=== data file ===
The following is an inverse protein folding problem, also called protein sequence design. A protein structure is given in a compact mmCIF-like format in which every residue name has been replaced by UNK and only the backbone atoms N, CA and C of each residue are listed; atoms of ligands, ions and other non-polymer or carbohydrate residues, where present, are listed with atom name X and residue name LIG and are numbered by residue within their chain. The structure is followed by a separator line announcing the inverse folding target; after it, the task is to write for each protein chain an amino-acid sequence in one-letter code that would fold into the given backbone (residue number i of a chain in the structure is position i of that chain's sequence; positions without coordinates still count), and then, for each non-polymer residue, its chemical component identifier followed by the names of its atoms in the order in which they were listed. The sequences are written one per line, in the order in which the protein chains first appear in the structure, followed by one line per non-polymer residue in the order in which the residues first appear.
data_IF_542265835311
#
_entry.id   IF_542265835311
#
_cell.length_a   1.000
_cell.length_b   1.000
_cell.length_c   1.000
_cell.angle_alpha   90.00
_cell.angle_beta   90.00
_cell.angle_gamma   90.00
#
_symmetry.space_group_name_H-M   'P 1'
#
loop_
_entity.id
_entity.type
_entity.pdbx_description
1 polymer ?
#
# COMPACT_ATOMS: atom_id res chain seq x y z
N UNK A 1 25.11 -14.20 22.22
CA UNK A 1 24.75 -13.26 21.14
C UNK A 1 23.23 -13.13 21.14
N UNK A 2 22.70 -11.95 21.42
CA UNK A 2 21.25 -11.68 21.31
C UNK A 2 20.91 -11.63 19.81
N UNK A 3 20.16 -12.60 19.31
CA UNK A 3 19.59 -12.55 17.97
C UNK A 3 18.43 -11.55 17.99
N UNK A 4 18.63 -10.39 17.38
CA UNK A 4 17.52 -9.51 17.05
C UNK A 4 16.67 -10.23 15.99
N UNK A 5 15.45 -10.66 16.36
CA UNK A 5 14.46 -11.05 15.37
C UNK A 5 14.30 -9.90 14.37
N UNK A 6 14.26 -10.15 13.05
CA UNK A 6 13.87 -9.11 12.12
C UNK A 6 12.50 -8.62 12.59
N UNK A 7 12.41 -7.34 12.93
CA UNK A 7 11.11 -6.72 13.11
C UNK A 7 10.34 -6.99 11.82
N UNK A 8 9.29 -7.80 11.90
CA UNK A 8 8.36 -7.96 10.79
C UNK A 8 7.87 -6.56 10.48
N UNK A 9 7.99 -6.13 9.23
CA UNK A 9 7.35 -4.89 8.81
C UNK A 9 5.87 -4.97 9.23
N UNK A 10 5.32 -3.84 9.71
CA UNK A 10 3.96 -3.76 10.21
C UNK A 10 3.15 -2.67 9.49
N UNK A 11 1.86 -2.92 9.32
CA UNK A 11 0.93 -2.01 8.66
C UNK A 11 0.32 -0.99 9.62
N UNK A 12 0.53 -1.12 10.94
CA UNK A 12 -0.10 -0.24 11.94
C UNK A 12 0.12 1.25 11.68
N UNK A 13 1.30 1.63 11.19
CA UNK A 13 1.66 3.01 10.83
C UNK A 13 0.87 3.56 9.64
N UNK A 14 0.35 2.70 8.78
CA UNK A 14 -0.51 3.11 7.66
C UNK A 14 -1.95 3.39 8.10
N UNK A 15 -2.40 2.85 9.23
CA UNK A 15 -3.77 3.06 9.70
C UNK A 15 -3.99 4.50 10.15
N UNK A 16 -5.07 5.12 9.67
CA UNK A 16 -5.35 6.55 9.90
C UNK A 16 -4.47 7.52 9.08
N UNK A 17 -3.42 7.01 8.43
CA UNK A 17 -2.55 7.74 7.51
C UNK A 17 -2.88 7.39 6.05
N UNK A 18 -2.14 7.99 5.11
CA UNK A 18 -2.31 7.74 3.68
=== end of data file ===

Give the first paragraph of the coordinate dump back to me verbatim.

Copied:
The following is an inverse protein folding problem, also called protein sequence design. A protein structure is given in a compact mmCIF-like format in which every residue name has been replaced by UNK and only the backbone atoms N, CA and C of each residue are listed; atoms of ligands, ions and other non-polymer or carbohydrate residues, where present, are listed with atom name X and residue name LIG and are numbered by residue within their chain. The structure is followed by a separator line announcing the inverse folding target; after it, the task is to write for each protein chain an amino-acid sequence in one-letter code that would fold into the given backbone (residue number i of a chain in the structure is position i of that chain's sequence; positions without coordinates still count), and then, for each non-polymer residue, its chemical component identifier followed by the names of its atoms in the order in which they were listed. The sequences are written one per line, in the order in which the protein chains first appear in the structure, followed by one line per non-polymer residue in the order in which the residues first appear.